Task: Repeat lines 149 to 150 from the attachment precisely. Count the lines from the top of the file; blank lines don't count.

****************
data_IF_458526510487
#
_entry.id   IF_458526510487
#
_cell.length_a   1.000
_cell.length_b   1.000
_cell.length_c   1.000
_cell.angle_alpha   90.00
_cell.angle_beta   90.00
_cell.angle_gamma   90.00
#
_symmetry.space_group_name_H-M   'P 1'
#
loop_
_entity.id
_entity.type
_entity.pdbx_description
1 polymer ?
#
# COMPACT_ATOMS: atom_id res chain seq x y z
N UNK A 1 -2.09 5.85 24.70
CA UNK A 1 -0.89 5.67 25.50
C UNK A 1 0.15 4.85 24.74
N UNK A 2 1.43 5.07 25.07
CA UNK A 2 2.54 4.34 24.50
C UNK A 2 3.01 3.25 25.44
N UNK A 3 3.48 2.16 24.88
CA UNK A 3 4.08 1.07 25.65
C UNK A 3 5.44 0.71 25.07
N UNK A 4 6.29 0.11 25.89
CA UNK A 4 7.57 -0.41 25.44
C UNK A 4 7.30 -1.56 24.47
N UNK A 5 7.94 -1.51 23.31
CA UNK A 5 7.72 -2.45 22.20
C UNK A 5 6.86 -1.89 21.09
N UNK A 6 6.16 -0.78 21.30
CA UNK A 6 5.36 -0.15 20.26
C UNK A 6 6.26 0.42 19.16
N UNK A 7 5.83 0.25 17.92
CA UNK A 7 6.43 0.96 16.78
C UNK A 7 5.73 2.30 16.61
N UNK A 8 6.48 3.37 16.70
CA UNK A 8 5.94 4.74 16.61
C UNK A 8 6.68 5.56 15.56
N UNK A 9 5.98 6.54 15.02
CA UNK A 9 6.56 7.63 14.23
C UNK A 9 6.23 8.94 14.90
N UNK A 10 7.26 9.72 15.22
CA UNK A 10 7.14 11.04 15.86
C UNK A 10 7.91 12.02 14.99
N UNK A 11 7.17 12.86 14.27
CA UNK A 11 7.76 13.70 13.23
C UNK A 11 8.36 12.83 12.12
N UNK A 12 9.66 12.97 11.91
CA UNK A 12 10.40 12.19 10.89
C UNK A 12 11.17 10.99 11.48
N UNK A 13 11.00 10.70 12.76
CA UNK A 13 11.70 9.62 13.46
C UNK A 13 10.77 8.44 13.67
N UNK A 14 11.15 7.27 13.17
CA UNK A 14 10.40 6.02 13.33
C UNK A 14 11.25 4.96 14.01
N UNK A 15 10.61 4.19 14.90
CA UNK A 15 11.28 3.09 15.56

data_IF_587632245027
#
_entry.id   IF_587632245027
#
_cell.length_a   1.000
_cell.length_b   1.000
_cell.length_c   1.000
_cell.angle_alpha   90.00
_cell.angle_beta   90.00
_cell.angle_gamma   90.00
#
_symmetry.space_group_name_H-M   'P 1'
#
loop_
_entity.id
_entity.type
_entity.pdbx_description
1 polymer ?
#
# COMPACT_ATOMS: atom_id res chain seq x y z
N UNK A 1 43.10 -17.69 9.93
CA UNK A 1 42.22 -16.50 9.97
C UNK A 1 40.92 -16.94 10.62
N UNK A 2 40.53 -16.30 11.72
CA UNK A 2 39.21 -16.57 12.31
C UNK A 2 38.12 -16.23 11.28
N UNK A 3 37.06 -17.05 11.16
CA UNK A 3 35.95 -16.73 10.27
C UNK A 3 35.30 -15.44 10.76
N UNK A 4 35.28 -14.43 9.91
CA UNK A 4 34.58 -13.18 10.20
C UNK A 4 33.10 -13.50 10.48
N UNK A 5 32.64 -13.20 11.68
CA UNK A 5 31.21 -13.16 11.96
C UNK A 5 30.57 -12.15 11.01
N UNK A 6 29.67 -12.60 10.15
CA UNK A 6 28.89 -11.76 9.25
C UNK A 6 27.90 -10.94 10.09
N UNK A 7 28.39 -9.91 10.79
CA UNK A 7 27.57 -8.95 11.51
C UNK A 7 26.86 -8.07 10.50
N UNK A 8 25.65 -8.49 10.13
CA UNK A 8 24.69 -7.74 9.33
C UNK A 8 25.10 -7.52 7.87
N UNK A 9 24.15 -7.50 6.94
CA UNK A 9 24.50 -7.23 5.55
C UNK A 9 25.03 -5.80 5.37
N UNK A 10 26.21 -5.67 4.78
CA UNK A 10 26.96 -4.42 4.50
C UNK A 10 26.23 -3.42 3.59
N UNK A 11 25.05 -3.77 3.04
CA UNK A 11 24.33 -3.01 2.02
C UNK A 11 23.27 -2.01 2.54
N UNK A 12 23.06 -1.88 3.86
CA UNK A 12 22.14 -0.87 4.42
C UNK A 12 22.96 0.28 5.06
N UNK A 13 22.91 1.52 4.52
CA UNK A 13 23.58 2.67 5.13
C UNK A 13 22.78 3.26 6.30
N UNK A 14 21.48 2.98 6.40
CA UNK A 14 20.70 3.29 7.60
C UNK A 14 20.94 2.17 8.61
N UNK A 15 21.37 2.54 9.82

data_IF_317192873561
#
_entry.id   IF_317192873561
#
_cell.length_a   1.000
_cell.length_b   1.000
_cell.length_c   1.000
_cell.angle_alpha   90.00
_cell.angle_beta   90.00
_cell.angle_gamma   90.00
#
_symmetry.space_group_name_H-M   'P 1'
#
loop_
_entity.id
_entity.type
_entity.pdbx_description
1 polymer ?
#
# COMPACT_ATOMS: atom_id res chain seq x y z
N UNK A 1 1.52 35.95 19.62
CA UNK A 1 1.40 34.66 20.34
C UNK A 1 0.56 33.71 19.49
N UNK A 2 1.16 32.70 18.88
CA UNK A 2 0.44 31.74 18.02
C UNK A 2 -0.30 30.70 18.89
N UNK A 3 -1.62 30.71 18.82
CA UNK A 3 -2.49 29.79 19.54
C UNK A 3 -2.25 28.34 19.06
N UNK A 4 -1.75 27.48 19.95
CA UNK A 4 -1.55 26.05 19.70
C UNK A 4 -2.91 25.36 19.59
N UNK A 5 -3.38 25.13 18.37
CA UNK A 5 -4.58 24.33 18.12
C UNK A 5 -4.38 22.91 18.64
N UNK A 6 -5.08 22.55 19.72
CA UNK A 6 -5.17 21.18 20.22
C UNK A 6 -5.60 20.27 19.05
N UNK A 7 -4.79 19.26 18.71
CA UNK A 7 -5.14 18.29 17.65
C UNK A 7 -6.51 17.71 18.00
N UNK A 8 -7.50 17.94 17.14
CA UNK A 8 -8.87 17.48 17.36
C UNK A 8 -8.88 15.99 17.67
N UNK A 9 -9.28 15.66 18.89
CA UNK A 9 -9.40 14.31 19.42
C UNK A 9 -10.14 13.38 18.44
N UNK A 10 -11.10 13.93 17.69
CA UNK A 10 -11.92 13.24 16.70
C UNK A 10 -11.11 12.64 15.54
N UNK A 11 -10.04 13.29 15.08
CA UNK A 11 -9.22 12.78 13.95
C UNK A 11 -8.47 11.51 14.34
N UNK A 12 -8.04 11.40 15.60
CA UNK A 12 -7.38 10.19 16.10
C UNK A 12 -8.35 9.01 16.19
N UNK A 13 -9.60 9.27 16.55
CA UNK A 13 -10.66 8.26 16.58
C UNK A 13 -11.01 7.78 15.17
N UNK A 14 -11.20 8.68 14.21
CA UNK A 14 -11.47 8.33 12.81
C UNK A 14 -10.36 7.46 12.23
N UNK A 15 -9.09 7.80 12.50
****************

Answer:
CA UNK A 1 1.40 34.66 20.34
C UNK A 1 0.56 33.71 19.49